If you’d like to experience a whale-watching tour off Iceland’s northern coast, consider booking your place on our 8-Day Private Summer Tour of Iceland.

Day Trips from Reykjavik

Reykjavik is an excellent hub for exploring the varied landscapes of Iceland through day trips. The Golden Circle route is a popular choice, featuring Þingvellir National Park, the explosive Geysir geothermal area, and the majestic Gullfoss waterfall. For a change of scene, the Blue Lagoon provides a relaxing geothermal spa experience just a short drive from the city.

Another compelling day trip is to the South Coast where you can visit the spectacular Seljalandsfoss and Skógafoss waterfalls, as well as the aforementioned black sand beaches. Each destination is reachable within a few hours, making them perfect for a day’s escape from the city.

Helicopter Tours Over Iceland

For a truly unique view of Iceland’s dramatic natural scenery, take a helicopter tour. This thrilling activity allows you to soar above Iceland’s diverse terrain, from its vast glaciers and rugged coastlines to volcanic landscapes and gushing geysers.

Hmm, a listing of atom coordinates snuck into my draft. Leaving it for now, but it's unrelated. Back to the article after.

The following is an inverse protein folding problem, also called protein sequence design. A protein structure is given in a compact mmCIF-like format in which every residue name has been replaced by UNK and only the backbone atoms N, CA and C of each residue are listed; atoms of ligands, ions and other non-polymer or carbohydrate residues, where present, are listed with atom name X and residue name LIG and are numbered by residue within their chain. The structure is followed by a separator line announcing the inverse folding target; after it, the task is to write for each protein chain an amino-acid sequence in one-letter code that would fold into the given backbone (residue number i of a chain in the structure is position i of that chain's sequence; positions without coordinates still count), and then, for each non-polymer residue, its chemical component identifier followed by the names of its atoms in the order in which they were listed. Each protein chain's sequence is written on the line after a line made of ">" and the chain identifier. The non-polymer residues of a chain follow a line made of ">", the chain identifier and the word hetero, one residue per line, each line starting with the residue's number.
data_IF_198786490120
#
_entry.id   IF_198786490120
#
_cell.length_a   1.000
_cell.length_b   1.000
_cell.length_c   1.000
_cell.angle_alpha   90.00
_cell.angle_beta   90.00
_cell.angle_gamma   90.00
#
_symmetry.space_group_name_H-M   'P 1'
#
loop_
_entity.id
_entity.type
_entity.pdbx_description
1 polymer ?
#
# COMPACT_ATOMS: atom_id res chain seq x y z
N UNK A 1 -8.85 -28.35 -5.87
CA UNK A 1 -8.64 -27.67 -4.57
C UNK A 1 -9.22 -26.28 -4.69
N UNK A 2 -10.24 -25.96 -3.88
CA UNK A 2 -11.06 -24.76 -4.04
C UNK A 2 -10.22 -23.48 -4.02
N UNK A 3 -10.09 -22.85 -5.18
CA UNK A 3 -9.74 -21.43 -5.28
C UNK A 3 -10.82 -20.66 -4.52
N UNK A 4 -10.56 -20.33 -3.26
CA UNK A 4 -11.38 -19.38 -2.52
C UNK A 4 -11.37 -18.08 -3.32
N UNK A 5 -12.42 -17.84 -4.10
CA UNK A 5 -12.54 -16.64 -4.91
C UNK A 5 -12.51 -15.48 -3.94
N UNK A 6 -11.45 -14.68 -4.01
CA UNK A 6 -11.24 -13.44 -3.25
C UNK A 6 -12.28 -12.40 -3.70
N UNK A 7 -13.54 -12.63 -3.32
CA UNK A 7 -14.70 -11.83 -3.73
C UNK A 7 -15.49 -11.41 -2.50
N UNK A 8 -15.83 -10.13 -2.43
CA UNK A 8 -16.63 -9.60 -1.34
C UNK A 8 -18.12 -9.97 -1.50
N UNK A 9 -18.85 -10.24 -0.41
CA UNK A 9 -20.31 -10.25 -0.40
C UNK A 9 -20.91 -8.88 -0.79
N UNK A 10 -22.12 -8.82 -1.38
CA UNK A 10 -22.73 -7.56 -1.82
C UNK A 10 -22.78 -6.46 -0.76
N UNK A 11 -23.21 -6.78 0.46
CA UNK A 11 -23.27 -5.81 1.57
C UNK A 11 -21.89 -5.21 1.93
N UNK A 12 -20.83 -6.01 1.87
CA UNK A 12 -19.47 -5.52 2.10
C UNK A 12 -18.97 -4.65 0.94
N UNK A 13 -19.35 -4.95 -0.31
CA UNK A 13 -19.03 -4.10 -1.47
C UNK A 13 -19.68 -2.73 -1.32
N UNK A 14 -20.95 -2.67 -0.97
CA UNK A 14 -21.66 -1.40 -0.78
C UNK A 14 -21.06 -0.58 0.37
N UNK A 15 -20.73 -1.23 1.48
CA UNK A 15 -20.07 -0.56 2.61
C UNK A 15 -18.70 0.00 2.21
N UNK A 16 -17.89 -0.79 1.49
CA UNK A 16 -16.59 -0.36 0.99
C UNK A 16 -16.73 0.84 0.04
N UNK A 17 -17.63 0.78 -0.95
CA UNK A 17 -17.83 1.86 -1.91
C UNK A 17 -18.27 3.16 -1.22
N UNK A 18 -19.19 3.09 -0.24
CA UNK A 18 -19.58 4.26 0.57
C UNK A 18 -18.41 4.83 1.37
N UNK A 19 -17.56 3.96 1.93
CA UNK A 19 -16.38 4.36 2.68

Our 8-Day Summer Tour in Iceland includes a beautiful helicopter ride.

Iceland’s Glaciers

Iceland’s glaciers are among its most awe-inspiring natural features. Vatnajökull, Europe’s largest glacier, offers guided hikes that allow you to explore ice caves and crevasses safely with an experienced guide. Similarly, the Jökulsárlón glacier lagoon presents a different aspect of glacial beauty, where you can take a boat tour among floating icebergs, spotting seals that frequently visit the lagoon.

Less visited but equally fascinating, the Sólheimajökull glacier on the South Coast provides opportunities for ice climbing and walking, with panoramic views of ice formations and the surrounding landscapes. Glacier tours not only provide a direct encounter with Iceland’s dynamic environment but also a deeper understanding of its epic geological processes.

Our Summer Group Tour of Iceland features a “monster truck” journey across a glacier as part of your itinerary.

Whether you’re basking in the midnight sun or watching the Northern Lights dance across the inky blue-black night skies, Iceland promises an enchanting experience like no other.

So, what are you waiting for? Begin planning your Iceland adventure!

If you have any questions, please get in touch.